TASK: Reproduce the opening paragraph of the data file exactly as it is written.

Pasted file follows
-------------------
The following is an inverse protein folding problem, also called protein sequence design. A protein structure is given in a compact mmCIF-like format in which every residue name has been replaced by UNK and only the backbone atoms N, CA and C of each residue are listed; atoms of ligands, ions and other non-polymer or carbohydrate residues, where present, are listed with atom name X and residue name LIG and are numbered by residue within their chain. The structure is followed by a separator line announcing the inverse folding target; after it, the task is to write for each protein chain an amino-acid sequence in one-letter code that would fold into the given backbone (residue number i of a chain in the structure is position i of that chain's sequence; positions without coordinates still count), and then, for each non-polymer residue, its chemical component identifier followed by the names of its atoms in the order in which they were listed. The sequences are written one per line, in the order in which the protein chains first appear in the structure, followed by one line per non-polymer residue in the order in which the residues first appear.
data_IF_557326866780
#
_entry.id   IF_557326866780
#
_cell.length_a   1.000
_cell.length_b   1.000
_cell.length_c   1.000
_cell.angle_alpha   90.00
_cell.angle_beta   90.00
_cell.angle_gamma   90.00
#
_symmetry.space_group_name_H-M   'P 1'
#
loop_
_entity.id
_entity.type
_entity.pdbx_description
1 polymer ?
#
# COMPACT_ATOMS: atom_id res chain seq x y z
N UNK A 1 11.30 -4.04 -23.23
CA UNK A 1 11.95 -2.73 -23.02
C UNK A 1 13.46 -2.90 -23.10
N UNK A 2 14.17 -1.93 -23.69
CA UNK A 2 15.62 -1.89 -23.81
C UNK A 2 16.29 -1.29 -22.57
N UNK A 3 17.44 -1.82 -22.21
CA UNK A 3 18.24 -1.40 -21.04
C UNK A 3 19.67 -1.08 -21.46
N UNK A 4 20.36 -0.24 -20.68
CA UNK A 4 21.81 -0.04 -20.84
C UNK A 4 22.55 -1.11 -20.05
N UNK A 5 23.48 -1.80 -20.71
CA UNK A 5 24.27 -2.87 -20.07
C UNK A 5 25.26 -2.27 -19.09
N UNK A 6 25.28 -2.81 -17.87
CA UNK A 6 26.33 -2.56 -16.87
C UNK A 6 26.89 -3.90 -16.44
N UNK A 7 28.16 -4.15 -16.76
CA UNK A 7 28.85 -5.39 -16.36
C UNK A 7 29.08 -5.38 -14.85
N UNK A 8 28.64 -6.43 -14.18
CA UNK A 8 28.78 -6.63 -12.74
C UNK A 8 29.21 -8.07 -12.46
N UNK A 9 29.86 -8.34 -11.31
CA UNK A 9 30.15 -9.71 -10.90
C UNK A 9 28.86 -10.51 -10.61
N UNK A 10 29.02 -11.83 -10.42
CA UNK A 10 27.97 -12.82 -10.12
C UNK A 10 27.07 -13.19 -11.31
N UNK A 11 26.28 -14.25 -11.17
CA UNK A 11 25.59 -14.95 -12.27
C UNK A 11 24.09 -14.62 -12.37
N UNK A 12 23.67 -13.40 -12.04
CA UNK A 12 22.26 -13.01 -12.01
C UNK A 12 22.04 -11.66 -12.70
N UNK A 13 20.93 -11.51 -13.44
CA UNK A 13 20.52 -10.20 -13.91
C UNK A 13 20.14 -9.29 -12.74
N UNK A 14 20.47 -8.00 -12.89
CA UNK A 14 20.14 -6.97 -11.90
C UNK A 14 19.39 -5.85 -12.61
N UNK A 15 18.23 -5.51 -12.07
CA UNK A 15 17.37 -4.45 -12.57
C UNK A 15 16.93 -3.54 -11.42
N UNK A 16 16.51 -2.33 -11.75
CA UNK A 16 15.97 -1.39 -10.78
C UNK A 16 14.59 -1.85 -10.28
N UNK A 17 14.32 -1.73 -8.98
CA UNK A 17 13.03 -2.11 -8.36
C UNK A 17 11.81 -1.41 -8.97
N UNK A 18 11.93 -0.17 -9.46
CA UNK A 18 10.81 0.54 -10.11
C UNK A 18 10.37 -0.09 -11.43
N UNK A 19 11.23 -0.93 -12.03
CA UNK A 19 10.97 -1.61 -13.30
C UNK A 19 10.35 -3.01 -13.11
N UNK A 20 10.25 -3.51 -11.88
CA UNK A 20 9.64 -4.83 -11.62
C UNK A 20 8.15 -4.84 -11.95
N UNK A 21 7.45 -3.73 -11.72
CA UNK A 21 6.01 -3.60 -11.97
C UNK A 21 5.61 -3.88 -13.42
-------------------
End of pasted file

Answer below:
The following is an inverse protein folding problem, also called protein sequence design. A protein structure is given in a compact mmCIF-like format in which every residue name has been replaced by UNK and only the backbone atoms N, CA and C of each residue are listed; atoms of ligands, ions and other non-polymer or carbohydrate residues, where present, are listed with atom name X and residue name LIG and are numbered by residue within their chain. The structure is followed by a separator line announcing the inverse folding target; after it, the task is to write for each protein chain an amino-acid sequence in one-letter code that would fold into the given backbone (residue number i of a chain in the structure is position i of that chain's sequence; positions without coordinates still count), and then, for each non-polymer residue, its chemical component identifier followed by the names of its atoms in the order in which they were listed. The sequences are written one per line, in the order in which the protein chains first appear in the structure, followed by one line per non-polymer residue in the order in which the residues first appear.